Daniella has spoken at TEDxRedmond, numerous universities, conference and has led multiple Ashoka’s Youth Venture workshops. She was featured in a Belgian documentary: “30 under 30 International Social Entrepreneurs” by GoYoung. Daniella has received several awards including the Princeton Prize in Race Relations, the Build-A-Bear’s Huggable Hero Award, and the Prudential Spirit of Community Award. (

Apr 7, 2016


I'm just a regular dude, a nurse, a father, husband, a nerd and founder of a non-profit that builds EPIC costumes for kiddos in wheelchairs!!!

I look at life through eyes that try to see the best in all. I cling to hope and happiness and know that no matter what comes my way if I just hang onto my faith, do right and good, things will work out the way they are supposed to. That's me a simple regular dude. I love life!

-Ryan Weimer

Mar 31, 2016


Currently the Executive Director & Founder Compassion Society, a non profit organization that assists in the growth of a generous community of people who help one another to lead improved lives. Ms. Mina Wahidi has a history of local and international volunteer work. Having visited Haiti and Afghanistan. Also, through efforts with Rotary Club of Oakville Trafalgar, achieved a $3000 donation for Badilisha Day Orphanage in Kenya.

Mar 24, 2016


A Dyslexic by birth and a Dreamer by Choice , he’s often addressed as ‘The Madman’- Swapnil manifests the name to its core. Starting up in his early twenties post a coveted career at RBI, his Journey throughout has been the core of his Inspiration. His work has spanned poverty alleviation, opportunity creation, exploring and saving endangered civilizations in the Naxal Jungles of India through his venture Naked Colours. (estd. 2011). He now spins his learning from footpaths, gruelling jungles, kidnappings and empty bank accounts into a unique behavioural psychology based module called Livemad. His sessions have helped spread Hope among people with suicidal tendencies, depression, abuse and rape  victims, sex trade workers and children with special abilities.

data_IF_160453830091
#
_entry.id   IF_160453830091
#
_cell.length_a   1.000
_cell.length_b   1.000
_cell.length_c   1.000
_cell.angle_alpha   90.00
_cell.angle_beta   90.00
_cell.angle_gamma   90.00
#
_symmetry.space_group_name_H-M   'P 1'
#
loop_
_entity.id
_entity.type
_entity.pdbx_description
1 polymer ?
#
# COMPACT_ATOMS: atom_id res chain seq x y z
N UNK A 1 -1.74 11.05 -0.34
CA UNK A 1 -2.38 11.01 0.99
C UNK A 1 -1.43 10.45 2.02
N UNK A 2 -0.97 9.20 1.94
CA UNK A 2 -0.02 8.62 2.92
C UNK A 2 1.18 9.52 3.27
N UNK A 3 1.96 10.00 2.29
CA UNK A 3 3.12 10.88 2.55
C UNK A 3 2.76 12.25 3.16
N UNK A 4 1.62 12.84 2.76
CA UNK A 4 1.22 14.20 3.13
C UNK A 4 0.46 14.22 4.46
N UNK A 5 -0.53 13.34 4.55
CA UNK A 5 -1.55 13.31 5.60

Inspired by the power to create, he has innovated with products ranging from contraceptives to mattresses, that heal! With 8 patents in process in the areas of Women Safety, Marketing Information dissemination, physiological efficiency, and concepts based on universal ratio. ‘Invention for Change’ remains his vision and has helped beget Joy in more than 35 regions across underdeveloped and developing economies of the World. As a vow to provide safety and honour to our Women, he developed World’s cheapest self defense device, Shakti, a unique whistle dagger that can be worn as a bracelet. The device accentuates the power to fight back and lets women defend for themselves. The idea is currently open for funding and support.

Swapnil, with his venture Naked Colours is a case study at Newcastle University (NCU) and LBS (U.K.),  University of Tampa, Florida. HBR and IISc Bangalore.  At the age of 25, Swapnil’s became the Youngest Social Entrepreneurship enterprise to be featured in Forbes Magazine (International).  ‘Indian Express’, ‘The Better India’ magazine and Himalaya Foundation Award recently featured his Life story.

A freethinker, and a devotee of Creation, Swapnil loves to create and is in the process of developing a 700 syllable rich language and its lexicon.

Three books based on the inspiration he derives from the one Life we all have, are en route to find their way into bookshelves and hearts, soon.

His Life story is soon to be portrayed in a feature film, as well.

He may be reached at

Mar 17, 2016


A professional athlete from Singapore in the sport of Rowing. In 2013, She took the risk of losing her job to train full-time. She went over to train in Sydney where the training environment is more conducive for high performance rowers. She used her savings to support herself in Sydney. The whole experience was worth it because I became Singapore's first individual Gold medalist in the South-East Asian Games in 2013.

Now, Saiyidah is embarking on the journey to become Singapore's first rower to qualify for the Olympics. The journey has been long and arduous since she won 2 years ago with events that hinder her performance like injuries, having self-doubt and all the other distractions in life. She has been 5 months away from the qualifiers and I am not going to let anything get in the way between me and my dreams.